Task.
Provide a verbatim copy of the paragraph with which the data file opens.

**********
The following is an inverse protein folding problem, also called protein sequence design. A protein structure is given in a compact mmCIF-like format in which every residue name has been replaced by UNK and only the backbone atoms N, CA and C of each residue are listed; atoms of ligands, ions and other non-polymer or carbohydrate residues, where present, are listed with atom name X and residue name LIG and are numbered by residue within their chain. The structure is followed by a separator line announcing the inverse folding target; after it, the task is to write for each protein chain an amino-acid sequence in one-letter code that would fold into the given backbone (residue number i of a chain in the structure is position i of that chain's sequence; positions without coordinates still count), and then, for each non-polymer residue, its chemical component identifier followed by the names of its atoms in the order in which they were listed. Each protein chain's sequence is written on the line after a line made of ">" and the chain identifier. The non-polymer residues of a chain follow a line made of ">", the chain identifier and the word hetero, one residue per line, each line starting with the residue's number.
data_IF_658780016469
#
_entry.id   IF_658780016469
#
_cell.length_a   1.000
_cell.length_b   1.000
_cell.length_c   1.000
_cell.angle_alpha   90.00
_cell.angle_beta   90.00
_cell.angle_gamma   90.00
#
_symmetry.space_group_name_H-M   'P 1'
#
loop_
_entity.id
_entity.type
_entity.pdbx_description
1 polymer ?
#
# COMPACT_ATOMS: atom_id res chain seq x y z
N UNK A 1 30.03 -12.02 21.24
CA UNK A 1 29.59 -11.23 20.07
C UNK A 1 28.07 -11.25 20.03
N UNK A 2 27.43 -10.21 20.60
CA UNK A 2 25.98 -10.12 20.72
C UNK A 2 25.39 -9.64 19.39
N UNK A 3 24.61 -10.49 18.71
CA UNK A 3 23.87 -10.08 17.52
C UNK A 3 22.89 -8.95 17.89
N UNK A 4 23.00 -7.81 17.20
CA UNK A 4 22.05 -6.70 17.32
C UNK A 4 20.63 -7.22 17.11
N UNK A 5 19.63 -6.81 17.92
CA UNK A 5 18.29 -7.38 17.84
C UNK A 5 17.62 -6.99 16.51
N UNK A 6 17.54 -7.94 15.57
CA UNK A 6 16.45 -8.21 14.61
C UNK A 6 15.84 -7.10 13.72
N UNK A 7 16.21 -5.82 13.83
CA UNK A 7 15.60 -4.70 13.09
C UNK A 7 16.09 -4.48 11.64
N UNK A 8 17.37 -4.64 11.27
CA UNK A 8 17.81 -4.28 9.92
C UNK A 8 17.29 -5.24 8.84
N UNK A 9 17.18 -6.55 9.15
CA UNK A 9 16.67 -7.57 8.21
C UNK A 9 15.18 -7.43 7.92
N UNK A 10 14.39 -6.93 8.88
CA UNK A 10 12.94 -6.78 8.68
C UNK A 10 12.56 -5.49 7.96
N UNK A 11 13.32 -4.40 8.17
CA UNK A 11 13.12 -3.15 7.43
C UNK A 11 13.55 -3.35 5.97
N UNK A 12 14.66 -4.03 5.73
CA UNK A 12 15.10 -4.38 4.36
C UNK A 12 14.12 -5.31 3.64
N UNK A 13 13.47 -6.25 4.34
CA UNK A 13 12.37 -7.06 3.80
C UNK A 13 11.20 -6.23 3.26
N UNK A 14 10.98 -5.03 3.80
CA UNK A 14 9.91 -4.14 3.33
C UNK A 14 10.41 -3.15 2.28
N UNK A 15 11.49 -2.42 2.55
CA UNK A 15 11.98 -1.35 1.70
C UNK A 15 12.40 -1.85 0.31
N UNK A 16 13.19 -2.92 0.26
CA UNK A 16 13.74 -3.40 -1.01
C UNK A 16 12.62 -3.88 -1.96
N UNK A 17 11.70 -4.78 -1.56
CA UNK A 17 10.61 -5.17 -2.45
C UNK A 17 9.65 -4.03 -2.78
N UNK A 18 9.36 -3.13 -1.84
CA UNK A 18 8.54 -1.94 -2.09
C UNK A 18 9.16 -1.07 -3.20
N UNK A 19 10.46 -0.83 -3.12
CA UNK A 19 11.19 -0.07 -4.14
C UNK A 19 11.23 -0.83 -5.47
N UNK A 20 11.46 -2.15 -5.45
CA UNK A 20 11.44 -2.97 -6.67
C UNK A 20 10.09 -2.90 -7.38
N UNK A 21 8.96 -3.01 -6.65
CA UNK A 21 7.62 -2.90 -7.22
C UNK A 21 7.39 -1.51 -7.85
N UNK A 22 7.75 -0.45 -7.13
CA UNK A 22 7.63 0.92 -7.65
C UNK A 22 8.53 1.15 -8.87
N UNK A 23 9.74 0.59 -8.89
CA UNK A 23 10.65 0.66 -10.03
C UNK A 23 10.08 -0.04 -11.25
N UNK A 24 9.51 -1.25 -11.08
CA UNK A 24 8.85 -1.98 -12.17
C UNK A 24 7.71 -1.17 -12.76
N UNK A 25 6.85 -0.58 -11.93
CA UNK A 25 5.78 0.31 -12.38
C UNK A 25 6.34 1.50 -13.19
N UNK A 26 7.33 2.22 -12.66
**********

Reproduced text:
The following is an inverse protein folding problem, also called protein sequence design. A protein structure is given in a compact mmCIF-like format in which every residue name has been replaced by UNK and only the backbone atoms N, CA and C of each residue are listed; atoms of ligands, ions and other non-polymer or carbohydrate residues, where present, are listed with atom name X and residue name LIG and are numbered by residue within their chain. The structure is followed by a separator line announcing the inverse folding target; after it, the task is to write for each protein chain an amino-acid sequence in one-letter code that would fold into the given backbone (residue number i of a chain in the structure is position i of that chain's sequence; positions without coordinates still count), and then, for each non-polymer residue, its chemical component identifier followed by the names of its atoms in the order in which they were listed. Each protein chain's sequence is written on the line after a line made of ">" and the chain identifier. The non-polymer residues of a chain follow a line made of ">", the chain identifier and the word hetero, one residue per line, each line starting with the residue's number.